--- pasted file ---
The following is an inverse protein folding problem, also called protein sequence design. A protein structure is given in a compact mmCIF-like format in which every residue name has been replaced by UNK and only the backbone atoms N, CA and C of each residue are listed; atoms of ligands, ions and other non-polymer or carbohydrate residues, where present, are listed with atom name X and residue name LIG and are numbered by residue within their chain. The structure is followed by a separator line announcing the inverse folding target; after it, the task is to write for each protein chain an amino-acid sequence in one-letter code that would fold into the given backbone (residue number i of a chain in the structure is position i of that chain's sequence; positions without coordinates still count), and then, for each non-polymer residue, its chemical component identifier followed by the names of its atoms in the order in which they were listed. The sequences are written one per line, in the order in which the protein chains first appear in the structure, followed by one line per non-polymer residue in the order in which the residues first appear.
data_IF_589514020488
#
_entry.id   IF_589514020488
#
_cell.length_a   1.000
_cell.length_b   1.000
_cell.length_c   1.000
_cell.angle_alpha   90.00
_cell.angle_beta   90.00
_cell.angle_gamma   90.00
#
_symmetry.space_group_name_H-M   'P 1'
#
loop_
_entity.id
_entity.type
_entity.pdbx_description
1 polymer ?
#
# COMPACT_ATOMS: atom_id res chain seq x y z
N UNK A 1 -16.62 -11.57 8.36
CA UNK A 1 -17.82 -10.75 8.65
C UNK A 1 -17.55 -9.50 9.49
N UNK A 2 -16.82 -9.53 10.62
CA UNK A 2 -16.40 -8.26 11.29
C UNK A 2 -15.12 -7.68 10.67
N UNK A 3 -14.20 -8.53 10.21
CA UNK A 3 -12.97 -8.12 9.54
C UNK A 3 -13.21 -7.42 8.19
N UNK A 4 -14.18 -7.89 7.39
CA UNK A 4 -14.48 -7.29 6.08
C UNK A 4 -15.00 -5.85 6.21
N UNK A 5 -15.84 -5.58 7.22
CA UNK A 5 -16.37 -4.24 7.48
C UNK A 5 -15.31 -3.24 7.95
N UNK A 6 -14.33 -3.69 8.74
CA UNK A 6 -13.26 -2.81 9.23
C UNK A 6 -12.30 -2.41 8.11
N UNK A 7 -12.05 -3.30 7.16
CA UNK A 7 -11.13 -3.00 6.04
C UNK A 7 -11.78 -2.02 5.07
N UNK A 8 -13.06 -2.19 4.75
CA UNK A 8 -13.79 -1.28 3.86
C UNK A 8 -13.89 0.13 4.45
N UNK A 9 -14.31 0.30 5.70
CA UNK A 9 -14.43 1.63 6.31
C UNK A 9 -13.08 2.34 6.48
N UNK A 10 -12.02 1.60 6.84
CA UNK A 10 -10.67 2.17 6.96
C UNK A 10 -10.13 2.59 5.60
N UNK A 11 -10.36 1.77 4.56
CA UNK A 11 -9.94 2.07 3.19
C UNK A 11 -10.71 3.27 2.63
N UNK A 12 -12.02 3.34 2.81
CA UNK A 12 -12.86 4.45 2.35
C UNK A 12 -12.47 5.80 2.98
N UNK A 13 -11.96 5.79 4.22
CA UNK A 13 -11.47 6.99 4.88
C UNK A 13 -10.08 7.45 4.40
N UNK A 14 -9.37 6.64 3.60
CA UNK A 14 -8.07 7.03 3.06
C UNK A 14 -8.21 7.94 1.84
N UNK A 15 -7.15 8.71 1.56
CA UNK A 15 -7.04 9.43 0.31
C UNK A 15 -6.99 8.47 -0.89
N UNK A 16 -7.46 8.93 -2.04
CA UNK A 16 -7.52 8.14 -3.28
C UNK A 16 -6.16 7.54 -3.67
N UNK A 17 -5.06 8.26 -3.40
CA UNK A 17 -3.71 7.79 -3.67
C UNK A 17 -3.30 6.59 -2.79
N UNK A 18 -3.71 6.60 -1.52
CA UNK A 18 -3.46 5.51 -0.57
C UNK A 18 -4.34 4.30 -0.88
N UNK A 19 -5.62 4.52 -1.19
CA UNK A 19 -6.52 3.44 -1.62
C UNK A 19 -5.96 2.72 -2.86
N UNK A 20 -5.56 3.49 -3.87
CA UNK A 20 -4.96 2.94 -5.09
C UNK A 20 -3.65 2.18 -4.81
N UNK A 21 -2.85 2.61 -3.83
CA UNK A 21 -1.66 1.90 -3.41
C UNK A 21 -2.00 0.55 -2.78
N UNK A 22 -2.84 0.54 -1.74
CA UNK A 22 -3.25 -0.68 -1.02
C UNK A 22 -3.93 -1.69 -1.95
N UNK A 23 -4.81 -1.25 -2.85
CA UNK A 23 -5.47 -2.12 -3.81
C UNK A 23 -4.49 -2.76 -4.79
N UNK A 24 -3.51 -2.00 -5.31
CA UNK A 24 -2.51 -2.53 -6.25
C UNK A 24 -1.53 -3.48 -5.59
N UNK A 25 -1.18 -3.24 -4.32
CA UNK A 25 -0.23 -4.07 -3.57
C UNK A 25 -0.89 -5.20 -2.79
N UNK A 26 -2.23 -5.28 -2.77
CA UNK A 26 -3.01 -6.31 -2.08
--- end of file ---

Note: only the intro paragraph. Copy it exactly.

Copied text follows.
The following is an inverse protein folding problem, also called protein sequence design. A protein structure is given in a compact mmCIF-like format in which every residue name has been replaced by UNK and only the backbone atoms N, CA and C of each residue are listed; atoms of ligands, ions and other non-polymer or carbohydrate residues, where present, are listed with atom name X and residue name LIG and are numbered by residue within their chain. The structure is followed by a separator line announcing the inverse folding target; after it, the task is to write for each protein chain an amino-acid sequence in one-letter code that would fold into the given backbone (residue number i of a chain in the structure is position i of that chain's sequence; positions without coordinates still count), and then, for each non-polymer residue, its chemical component identifier followed by the names of its atoms in the order in which they were listed. The sequences are written one per line, in the order in which the protein chains first appear in the structure, followed by one line per non-polymer residue in the order in which the residues first appear.